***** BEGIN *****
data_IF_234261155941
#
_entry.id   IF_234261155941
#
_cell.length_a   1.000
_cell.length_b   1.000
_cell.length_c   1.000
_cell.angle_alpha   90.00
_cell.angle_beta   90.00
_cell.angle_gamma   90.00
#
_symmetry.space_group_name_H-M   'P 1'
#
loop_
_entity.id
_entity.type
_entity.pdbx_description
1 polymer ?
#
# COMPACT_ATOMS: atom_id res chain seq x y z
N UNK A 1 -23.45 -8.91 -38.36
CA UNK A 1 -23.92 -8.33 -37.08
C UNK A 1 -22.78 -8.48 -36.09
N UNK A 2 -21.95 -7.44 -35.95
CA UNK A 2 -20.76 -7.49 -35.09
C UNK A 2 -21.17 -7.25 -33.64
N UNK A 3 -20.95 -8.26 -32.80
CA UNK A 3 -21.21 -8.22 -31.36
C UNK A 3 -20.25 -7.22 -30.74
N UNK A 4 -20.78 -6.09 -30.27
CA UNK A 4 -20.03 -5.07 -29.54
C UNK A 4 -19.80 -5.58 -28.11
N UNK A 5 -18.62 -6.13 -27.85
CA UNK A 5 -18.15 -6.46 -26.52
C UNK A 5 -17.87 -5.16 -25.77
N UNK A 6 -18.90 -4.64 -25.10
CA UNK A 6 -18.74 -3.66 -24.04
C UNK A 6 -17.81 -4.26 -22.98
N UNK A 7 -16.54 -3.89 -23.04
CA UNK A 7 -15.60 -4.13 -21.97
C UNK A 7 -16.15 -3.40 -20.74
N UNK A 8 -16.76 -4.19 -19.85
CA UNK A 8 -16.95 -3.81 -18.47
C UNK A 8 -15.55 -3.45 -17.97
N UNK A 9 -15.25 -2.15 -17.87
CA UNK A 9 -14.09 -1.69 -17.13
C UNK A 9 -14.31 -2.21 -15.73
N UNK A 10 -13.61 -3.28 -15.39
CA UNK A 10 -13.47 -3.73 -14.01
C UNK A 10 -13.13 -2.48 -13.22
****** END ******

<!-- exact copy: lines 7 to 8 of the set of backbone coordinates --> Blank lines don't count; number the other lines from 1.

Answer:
_cell.length_c   1.000
_cell.angle_alpha   90.00